Photo by Kyle West
When I started out as the Opinions Editor for The Silhouette this past year, I admittedly didn’t care much about student politics or governance. I was unfamiliar with the policies of the McMaster Students Union and had no idea what happened during Student Representative Assembly meetings.
Nowadays, I regularly watch the SRA livestreams and perform my due diligence to be aware of changes occurring within the MSU. A large part of that is for my job, but I’ve found that staying informed has benefits beyond finding something to write about.
The purpose of the MSU is to “represent you and to help build a better community for all students”. As the governing body of the MSU, SRA members have a responsibility to represent and lobby on behalf of their students.
It’s only fair then that we as students hold these members, and the MSU in general, accountable for their actions. In doing so, we are ensuring that any changes occurring are truly reflective of the needs and desires of students.
There’s many ways for students can hold these organizations accountable. They can attend SRA meetings, speak to their SRA representative, voice their concerns online or even protest for change.
Alternatively, you can do what I do, and write about your concerns for the campus newspaper. Perhaps some of my criticisms have been harsh or slightly misguided. But at the end of the day, I’m proud of the articles that I’ve written and edited for The Silhouette. Even if they have stepped on some toes, I’d like to think they’ve helped incite some positive changes on campus.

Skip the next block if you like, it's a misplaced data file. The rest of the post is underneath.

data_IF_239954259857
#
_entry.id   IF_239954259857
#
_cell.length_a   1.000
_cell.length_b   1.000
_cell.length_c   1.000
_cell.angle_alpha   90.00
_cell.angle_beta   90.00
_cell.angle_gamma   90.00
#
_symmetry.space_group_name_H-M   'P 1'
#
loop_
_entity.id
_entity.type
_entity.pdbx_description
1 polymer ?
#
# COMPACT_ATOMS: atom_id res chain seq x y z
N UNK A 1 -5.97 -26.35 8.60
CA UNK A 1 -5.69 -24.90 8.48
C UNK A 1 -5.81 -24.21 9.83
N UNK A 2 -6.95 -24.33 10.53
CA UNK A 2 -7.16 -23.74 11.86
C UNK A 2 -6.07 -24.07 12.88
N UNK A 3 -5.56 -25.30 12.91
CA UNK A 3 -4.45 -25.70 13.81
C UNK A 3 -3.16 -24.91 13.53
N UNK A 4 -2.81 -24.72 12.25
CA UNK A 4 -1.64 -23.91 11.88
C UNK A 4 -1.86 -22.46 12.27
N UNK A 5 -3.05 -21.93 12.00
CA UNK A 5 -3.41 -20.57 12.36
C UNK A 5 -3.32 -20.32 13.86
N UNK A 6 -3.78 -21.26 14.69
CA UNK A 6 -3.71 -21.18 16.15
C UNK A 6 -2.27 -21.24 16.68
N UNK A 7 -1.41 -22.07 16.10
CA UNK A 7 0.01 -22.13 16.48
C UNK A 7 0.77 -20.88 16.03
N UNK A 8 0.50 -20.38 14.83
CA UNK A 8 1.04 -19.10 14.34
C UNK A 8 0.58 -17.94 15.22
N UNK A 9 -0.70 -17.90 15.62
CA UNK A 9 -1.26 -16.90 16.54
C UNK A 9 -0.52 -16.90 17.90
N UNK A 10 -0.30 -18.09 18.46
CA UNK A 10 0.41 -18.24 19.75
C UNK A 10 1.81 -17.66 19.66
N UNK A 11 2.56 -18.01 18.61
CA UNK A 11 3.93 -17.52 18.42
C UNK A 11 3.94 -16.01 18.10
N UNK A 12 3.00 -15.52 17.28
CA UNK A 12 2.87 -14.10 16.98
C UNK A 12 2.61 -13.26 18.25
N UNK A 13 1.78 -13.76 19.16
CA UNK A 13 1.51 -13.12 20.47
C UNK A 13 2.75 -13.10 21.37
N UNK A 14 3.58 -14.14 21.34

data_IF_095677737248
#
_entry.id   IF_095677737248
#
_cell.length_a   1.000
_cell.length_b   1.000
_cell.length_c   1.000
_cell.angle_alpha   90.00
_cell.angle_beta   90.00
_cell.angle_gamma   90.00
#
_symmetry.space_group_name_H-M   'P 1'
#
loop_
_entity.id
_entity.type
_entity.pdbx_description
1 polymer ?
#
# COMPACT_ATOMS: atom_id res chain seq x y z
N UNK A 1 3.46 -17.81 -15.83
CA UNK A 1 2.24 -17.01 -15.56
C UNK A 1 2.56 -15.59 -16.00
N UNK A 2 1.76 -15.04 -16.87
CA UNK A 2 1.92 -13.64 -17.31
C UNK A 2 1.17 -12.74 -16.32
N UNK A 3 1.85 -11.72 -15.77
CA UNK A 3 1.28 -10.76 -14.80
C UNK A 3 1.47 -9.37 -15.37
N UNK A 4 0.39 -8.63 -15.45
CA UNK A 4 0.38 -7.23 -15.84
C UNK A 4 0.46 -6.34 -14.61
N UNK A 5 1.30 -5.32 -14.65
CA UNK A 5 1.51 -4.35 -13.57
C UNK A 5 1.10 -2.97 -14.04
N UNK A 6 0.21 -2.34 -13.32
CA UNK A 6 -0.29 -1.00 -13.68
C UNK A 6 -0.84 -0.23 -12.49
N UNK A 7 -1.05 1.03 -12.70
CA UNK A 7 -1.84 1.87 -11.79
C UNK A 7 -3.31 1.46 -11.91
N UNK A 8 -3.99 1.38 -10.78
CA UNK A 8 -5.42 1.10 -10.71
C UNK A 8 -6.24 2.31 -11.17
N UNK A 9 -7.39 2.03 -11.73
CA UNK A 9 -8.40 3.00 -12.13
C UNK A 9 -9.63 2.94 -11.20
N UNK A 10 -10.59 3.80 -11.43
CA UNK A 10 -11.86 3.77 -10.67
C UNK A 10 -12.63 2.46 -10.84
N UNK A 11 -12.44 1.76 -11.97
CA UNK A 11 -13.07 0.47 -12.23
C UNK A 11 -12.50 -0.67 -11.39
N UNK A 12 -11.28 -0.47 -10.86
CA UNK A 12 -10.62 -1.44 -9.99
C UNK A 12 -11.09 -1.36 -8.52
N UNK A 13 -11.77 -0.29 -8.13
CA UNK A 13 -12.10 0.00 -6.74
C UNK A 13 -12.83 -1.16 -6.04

Not everything the SRA or MSU has done has been negative. In fact, they have made some great, positive changes that are deserving of praise, or at the very least, of respect.
A few weeks ago, I had plans to write about the SRA’s contradictory playing of the national anthem and delivery of a land acknowledgment at their meetings. To my surprise, I found that they passed a motion to stop playing the national anthem at their meetings altogether. Things like these are positive changes that students should be aware of.
Of course, there is only so much that students can do. Given the record eight students who attended the General Assembly on March 20, it is obvious that the MSU must do a better job at engaging with their student constituents.
But just because the MSU and SRA have much to improve doesn’t mean that students are off the hook for staying informed. Without student input and advocacy efforts, organizations are given too much power and can make decisions that negatively impact us all.
For example, without the efforts of a few brave survivors telling their experiences with sexual assault within the MSU Maroons, it’s unlikely that the service would be doing anything to account for the issue, much less propose developing a long-overdue sexual assault and harassment policy.
I encourage students to get engaged with their university’s politics. It might seem overwhelming, and the information is certainly not easy to navigate, but it’s important work.
Especially in light of the upcoming changes to post-secondary education made by the provincial government, it is in the best interests of all students to be engaged with their union’s activities.
My term at The Silhouette is reaching a close. I’ve learned a lot during my time working for the newspaper but my biggest takeaway is that student politics affects us all, including those outside of the MSU bubble. For our own sake, we ought to keep our student organizations accountable for their actions.